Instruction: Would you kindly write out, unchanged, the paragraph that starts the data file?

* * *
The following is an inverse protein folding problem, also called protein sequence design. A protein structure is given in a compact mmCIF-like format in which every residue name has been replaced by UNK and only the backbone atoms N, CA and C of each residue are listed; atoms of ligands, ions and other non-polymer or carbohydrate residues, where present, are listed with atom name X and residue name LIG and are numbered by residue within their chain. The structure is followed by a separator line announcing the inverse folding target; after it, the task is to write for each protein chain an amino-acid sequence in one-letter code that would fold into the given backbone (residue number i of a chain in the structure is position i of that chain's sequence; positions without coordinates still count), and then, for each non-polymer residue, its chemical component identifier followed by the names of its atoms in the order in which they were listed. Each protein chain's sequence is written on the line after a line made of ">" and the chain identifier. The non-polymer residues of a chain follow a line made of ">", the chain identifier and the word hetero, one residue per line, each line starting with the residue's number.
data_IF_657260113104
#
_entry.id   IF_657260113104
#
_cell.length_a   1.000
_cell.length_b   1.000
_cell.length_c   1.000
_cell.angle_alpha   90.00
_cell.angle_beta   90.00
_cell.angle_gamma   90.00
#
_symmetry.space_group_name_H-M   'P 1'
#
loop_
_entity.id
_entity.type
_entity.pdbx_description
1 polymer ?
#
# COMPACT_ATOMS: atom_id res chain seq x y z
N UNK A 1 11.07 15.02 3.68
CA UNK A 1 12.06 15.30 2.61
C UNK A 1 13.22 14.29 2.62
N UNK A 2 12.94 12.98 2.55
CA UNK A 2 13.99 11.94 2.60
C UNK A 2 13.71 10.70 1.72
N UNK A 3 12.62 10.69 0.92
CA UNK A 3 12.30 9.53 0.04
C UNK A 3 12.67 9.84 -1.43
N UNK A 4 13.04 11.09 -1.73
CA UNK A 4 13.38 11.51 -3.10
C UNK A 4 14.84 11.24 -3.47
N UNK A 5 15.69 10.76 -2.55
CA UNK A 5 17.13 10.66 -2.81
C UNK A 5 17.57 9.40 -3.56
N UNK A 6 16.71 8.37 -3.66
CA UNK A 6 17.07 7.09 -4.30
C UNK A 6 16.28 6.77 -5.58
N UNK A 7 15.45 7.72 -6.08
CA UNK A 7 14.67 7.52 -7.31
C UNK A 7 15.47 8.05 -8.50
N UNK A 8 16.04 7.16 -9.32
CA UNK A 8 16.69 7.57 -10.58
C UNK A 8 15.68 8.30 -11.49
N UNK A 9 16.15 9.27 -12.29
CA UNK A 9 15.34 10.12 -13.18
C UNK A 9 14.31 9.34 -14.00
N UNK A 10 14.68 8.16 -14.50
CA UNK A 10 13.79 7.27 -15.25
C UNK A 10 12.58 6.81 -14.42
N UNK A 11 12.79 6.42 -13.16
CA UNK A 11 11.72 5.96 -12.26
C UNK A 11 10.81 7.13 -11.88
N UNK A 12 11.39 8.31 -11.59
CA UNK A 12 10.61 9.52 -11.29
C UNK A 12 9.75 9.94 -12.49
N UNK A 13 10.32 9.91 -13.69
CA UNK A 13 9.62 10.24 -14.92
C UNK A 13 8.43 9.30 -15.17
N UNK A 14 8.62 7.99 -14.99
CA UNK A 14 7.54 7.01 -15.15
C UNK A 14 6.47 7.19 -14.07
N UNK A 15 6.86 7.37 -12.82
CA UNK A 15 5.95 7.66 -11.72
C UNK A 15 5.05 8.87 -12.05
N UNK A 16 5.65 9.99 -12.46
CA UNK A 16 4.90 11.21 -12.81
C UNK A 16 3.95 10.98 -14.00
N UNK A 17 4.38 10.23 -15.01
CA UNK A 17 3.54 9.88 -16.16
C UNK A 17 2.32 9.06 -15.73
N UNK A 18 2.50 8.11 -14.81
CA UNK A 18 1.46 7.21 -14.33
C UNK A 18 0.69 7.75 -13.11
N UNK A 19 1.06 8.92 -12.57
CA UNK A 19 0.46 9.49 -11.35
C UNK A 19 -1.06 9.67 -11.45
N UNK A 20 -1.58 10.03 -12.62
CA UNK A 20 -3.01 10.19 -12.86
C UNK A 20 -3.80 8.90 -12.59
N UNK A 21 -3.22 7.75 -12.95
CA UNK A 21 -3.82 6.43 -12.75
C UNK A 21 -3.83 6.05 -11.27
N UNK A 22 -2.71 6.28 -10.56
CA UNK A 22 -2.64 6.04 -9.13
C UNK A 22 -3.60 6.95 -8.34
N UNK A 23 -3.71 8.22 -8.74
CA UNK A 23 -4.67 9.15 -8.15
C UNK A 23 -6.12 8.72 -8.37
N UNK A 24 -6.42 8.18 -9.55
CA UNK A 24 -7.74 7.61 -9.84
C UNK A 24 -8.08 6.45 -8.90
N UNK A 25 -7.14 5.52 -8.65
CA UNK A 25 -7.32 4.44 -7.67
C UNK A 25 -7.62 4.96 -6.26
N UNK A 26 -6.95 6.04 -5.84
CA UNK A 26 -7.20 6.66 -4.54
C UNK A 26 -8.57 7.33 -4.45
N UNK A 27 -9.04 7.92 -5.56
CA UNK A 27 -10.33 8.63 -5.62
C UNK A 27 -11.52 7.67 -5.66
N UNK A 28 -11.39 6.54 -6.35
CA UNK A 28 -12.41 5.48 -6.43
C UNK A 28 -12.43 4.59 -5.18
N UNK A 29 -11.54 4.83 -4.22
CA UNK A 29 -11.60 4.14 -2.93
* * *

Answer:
The following is an inverse protein folding problem, also called protein sequence design. A protein structure is given in a compact mmCIF-like format in which every residue name has been replaced by UNK and only the backbone atoms N, CA and C of each residue are listed; atoms of ligands, ions and other non-polymer or carbohydrate residues, where present, are listed with atom name X and residue name LIG and are numbered by residue within their chain. The structure is followed by a separator line announcing the inverse folding target; after it, the task is to write for each protein chain an amino-acid sequence in one-letter code that would fold into the given backbone (residue number i of a chain in the structure is position i of that chain's sequence; positions without coordinates still count), and then, for each non-polymer residue, its chemical component identifier followed by the names of its atoms in the order in which they were listed. Each protein chain's sequence is written on the line after a line made of ">" and the chain identifier. The non-polymer residues of a chain follow a line made of ">", the chain identifier and the word hetero, one residue per line, each line starting with the residue's number.